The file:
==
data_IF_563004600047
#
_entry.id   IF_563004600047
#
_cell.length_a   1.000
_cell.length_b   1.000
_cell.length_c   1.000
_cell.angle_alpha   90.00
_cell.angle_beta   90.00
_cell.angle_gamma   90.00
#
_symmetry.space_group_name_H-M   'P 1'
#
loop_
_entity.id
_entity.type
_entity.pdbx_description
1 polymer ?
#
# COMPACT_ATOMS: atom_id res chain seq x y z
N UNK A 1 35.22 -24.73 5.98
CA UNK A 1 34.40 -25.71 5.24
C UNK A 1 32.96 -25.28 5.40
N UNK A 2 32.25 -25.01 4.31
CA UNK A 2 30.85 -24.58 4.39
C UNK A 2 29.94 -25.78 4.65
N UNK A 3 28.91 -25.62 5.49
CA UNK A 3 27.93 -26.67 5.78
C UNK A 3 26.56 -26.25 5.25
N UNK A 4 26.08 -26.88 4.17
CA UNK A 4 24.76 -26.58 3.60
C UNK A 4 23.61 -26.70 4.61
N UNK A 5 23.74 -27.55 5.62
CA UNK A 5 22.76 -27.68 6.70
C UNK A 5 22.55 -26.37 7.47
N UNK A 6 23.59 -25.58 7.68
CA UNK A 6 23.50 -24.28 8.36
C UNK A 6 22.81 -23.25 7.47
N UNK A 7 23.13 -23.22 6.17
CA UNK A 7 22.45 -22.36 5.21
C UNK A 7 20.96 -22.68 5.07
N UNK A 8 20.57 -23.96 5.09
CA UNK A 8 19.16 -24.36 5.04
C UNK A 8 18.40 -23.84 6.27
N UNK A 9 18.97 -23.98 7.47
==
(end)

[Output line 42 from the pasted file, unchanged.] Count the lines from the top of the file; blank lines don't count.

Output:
N UNK A 8 20.57 -23.96 5.09